Free tissue transfers at Hutt Hospital

Authors

  • Jonathan P. S. Heather,

    1. Wellington Regional Plastic, Maxillofacial & Burns Unit, Hutt Hospital
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  • Gary Avery,

    1. Wellington Regional Plastic, Maxillofacial & Burns Unit, Hutt Hospital
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  • Christina M. Ackland,

    1. Wellington Regional Plastic, Maxillofacial & Burns Unit, Hutt Hospital
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  • Swee T. Tan

    Corresponding author
    1. Wellington Regional Plastic, Maxillofacial & Burns Unit, Hutt Hospital
    2. The Gillies McIndoe Research Institute
    3. The Wellington School of Medicine and Health Sciences, University of Otago, Wellington, New Zealand
      Professor Swee T. Tan, Wellington Regional Plastic, Maxillofacial & Burns Unit, Hutt Hospital, Private Bag 31-907, High St, 5010 Lower Hutt, New Zealand. Email: swee.tan@huttvalleydhb.org.nz
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  • J. P. S. Heather MBChB, FRACS; G. Avery MBBS, FRACS; C. M. Ackland RN; S. T. Tan FRACS, PhD.

  • This paper was presented, in part, at the New Zealand Association of Plastic Surgeons' Annual Scientific Meeting, 26–27 November 2010.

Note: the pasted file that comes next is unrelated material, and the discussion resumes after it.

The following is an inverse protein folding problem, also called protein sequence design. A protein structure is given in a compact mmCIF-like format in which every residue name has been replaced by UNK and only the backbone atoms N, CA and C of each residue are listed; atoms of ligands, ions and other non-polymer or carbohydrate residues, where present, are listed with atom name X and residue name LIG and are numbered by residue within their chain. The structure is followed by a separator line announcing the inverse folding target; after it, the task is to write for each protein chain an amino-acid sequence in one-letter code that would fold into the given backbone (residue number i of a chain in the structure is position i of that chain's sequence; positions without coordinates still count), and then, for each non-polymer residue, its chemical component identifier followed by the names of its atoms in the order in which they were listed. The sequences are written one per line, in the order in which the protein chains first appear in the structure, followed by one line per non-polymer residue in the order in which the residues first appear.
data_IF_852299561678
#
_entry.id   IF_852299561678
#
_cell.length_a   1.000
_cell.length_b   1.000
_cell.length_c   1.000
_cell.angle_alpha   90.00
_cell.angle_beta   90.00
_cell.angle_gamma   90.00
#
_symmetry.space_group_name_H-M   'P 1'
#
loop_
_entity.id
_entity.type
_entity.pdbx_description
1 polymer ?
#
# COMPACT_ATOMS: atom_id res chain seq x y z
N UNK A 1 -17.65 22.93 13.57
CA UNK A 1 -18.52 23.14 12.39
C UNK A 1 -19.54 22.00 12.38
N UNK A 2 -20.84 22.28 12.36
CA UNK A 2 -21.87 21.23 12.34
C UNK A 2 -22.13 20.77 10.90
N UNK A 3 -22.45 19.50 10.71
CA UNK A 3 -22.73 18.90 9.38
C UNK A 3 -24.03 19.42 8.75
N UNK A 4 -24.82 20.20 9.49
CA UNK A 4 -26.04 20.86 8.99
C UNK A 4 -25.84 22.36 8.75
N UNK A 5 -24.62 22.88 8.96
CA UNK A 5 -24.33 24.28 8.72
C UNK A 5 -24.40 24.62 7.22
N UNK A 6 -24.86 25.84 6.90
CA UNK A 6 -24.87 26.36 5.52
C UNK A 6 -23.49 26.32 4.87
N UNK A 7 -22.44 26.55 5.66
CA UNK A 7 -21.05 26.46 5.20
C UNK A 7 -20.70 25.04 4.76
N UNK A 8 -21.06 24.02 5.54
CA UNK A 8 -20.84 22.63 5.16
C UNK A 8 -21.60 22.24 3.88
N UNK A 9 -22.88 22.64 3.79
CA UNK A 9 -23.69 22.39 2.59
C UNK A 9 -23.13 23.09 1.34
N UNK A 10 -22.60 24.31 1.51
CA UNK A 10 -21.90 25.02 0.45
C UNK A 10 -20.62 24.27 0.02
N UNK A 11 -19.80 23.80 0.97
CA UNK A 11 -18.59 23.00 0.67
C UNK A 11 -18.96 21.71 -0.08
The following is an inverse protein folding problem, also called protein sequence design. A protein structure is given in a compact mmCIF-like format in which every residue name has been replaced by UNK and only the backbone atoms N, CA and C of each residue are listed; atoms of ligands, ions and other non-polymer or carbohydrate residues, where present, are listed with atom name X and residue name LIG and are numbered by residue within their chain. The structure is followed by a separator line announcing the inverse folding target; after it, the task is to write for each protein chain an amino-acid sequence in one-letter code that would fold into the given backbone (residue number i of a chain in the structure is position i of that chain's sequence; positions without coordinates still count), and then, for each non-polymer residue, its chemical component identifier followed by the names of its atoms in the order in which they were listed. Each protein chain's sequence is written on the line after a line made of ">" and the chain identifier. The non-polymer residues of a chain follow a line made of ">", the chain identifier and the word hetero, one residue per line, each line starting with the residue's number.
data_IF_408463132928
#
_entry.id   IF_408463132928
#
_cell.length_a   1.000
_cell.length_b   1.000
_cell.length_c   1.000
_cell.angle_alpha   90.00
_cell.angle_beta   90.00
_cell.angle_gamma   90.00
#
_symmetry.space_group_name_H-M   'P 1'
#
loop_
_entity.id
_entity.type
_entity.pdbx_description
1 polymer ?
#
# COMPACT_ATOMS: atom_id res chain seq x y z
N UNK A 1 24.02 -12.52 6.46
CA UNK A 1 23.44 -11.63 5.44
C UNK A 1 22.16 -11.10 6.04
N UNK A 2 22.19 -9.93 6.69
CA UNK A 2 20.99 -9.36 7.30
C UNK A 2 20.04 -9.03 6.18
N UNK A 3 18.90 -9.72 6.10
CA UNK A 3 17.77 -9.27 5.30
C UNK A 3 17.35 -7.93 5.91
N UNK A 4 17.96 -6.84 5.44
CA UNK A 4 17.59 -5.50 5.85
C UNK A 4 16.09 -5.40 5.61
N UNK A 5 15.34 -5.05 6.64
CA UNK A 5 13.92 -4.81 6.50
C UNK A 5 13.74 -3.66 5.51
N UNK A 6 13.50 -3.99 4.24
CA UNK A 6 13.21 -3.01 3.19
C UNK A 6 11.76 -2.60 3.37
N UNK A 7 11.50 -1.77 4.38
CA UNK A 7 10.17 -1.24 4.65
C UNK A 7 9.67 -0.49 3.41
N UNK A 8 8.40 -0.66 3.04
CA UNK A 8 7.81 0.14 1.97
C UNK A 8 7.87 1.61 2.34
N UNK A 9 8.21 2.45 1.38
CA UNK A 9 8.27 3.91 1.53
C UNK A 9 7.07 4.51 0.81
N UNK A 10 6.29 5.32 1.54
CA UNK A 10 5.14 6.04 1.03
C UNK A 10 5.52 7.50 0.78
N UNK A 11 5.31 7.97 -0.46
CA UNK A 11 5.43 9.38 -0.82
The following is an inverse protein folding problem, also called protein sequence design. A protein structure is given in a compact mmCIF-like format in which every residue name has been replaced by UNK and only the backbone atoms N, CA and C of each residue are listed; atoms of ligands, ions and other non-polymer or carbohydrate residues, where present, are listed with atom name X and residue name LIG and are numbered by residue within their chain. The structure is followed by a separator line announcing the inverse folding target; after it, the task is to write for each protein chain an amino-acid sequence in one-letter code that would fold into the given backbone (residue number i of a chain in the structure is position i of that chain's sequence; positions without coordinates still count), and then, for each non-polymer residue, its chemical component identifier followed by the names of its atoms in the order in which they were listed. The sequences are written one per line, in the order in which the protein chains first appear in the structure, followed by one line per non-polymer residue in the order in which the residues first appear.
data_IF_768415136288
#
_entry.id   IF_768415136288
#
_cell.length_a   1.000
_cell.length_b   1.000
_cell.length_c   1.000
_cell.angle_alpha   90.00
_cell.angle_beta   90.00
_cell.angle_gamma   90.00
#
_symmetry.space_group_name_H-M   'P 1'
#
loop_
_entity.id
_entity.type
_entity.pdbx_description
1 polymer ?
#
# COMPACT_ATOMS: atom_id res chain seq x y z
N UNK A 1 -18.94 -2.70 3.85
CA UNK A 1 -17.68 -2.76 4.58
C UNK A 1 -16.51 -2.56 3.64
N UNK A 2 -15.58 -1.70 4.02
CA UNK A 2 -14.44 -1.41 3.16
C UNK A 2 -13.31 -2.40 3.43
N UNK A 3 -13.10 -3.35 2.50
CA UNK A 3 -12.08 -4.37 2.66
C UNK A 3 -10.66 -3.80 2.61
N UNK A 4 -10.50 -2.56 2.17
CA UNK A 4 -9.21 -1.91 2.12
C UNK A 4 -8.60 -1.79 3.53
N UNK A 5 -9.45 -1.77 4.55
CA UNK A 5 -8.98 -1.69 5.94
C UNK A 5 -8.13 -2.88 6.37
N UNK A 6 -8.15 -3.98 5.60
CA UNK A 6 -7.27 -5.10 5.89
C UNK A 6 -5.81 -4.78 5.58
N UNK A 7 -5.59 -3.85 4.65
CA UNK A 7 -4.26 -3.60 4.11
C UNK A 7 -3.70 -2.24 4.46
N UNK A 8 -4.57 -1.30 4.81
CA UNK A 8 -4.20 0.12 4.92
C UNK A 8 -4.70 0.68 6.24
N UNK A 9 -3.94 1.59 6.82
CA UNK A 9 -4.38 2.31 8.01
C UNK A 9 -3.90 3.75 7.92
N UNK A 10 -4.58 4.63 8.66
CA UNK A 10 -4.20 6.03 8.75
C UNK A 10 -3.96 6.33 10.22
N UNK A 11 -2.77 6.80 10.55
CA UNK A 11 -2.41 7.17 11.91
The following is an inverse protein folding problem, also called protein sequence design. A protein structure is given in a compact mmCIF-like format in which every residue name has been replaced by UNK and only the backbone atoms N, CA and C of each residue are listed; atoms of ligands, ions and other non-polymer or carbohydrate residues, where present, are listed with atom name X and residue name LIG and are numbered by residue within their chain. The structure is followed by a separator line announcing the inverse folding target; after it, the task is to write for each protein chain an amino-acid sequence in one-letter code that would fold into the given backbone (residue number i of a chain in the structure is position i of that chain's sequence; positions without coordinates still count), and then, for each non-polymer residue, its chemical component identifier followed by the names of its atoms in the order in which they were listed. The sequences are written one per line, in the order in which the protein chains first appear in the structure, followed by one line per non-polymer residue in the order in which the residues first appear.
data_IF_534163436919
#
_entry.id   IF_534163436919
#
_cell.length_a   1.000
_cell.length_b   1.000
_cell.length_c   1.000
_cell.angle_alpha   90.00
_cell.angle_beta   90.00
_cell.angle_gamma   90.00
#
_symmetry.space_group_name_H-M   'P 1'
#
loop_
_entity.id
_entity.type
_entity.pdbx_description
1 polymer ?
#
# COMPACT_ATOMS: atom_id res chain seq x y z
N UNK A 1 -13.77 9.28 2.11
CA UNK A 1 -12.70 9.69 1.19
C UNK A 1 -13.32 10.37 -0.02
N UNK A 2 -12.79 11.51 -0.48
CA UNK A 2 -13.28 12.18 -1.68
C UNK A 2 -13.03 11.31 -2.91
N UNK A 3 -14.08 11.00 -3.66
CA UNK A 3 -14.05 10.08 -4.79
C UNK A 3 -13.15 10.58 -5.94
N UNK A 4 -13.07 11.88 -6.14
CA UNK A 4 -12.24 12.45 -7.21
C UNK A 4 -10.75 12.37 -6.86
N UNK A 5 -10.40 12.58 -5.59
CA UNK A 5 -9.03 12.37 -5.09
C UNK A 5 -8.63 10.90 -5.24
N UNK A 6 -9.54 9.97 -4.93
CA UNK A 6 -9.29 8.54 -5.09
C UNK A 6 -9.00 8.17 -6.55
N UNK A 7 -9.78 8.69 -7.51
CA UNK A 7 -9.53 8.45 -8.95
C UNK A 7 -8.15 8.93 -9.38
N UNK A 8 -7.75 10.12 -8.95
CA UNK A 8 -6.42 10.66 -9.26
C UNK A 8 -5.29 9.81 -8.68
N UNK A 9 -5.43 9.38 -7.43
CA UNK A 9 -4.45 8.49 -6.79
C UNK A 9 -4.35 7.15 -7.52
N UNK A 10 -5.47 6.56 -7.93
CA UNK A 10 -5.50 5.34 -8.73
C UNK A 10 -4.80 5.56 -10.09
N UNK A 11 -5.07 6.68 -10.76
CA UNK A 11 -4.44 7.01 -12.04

Professor Swee T. Tan, Wellington Regional Plastic, Maxillofacial & Burns Unit, Hutt Hospital, Private Bag 31-907, High St, 5010 Lower Hutt, New Zealand. Email: swee.tan@huttvalleydhb.org.nz

Abstract

Background:  The Wellington Regional Plastic, Maxillofacial & Burns Unit based at Hutt Hospital provides comprehensive reconstructive services to central New Zealand with a population of 1.1 million. Free tissue transfer procedures in the Unit were audited to determine the indications and rate of usage in our population, our success and complication rates, and how these compare with published series.

Methods:  Prospectively collected data on all free tissue transfer procedures between January 2006 and September 2010 were analysed.

Results:  Two hundred and seven free flaps including 17 flap types being performed on 186 consecutive patients including 199 primary and 8 salvage flaps. Eighty-three percent were elective and 17% were acute cases. The majority of the flaps were used for head and neck (48%) and breast (31.5%) reconstruction. Ulnar forearm flap was the most commonly used fasciocutaneous flap. 18.8% of patients had major complications requiring return to theatre. Microsurgical revision was performed in nine (4.3%) flaps of which six were successfully salvaged. Overall, 13 flaps (6.3%) failed completely, giving an overall success rate of 93.7%. Haematoma requiring formal drainage occurred in 12 (5.8%) cases.

Discussion:  The wide variety of flaps used reflects the very broad range of defects requiring free flap reconstruction. We show a free flap success rate of 93.7% in our medium-sized regional unit. Our microsurgical revision rate of 4.3% is lower than the revision rate of 10% in reported series with high overall success rates. More consistent early detection of failing flaps is likely to further improve our overall success rate.

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